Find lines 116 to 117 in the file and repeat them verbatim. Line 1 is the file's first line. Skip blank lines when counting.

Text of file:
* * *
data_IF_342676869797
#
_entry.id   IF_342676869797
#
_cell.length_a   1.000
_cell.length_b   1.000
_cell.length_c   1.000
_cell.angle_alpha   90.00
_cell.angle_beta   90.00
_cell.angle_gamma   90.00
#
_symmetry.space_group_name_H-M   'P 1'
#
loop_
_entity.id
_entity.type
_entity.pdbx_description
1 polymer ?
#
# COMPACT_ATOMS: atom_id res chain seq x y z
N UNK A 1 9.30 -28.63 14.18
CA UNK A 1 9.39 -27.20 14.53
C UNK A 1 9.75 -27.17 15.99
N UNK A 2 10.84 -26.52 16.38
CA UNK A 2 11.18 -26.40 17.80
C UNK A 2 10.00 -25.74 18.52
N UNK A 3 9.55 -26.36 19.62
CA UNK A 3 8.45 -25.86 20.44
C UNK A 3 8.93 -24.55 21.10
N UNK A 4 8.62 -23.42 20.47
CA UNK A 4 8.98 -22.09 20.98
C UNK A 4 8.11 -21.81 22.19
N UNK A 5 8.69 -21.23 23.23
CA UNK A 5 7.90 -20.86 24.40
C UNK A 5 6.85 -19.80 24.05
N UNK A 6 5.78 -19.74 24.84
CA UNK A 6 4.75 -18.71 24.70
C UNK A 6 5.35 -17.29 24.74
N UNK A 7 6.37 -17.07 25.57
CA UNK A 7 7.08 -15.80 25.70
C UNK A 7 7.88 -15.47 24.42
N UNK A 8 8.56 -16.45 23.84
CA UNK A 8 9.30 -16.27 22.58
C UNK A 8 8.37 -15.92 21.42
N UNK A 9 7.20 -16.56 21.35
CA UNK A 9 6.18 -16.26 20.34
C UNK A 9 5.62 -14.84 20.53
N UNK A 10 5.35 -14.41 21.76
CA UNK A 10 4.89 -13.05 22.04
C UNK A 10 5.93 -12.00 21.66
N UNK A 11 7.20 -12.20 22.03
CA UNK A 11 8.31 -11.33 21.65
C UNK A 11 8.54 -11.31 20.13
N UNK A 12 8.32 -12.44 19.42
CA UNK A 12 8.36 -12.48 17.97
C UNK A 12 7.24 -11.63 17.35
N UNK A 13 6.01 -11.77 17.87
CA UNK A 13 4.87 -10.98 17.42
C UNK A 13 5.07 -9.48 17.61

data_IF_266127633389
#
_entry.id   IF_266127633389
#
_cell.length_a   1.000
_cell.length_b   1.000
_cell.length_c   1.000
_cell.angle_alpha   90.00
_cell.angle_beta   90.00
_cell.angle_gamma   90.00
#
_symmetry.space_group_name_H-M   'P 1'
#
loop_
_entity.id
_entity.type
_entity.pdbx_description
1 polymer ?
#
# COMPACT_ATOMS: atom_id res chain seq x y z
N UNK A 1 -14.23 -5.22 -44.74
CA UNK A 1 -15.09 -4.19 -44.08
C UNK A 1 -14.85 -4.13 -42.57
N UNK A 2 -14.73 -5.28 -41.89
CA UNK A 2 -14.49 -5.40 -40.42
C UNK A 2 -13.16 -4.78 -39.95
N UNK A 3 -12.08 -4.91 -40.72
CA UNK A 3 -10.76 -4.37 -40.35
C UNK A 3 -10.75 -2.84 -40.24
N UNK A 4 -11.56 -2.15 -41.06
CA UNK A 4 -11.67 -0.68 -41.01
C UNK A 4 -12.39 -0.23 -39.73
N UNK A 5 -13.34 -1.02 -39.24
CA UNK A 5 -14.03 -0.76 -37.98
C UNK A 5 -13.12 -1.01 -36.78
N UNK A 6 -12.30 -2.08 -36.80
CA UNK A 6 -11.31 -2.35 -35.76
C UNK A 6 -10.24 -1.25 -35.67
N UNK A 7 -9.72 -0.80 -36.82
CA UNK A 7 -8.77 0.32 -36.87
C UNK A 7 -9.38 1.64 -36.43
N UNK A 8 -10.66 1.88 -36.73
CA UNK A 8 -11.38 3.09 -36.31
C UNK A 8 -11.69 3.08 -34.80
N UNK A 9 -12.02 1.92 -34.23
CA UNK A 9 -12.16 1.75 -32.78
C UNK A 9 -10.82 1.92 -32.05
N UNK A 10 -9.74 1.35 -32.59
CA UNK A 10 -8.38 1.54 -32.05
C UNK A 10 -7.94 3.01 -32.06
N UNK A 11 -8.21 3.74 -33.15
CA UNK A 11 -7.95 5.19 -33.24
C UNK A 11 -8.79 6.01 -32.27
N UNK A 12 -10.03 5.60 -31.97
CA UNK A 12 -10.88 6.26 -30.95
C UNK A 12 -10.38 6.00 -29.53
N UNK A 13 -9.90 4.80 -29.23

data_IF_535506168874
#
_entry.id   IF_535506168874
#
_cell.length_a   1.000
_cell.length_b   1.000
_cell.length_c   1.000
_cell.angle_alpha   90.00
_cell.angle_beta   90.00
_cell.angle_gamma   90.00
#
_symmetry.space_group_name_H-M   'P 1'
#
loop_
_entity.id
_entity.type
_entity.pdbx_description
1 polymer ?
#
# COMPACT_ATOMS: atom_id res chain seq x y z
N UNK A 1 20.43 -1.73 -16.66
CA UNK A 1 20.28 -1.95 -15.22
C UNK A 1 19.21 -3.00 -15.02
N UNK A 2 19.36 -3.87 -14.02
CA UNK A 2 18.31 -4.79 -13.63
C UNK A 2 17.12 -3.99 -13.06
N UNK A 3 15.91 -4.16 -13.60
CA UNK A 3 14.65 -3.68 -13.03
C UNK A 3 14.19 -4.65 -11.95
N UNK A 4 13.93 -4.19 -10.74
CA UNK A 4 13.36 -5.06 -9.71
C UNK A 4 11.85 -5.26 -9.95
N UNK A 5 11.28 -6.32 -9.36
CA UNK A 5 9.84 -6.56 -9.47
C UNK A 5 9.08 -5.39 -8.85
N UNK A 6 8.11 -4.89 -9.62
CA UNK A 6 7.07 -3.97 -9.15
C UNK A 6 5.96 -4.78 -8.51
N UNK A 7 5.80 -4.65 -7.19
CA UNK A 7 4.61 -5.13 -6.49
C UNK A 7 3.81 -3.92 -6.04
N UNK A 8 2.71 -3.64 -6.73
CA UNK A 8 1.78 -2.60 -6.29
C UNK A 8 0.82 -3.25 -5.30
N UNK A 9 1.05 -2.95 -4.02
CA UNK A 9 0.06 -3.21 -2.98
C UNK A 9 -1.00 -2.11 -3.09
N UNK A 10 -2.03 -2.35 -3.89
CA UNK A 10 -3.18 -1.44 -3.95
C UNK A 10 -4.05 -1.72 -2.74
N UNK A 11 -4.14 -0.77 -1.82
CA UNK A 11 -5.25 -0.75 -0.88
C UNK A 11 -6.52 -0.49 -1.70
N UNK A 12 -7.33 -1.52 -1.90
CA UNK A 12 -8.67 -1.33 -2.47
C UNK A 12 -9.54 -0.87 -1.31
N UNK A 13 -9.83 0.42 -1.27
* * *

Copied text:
N UNK A 13 -9.90 4.80 -29.23

data_IF_535506168874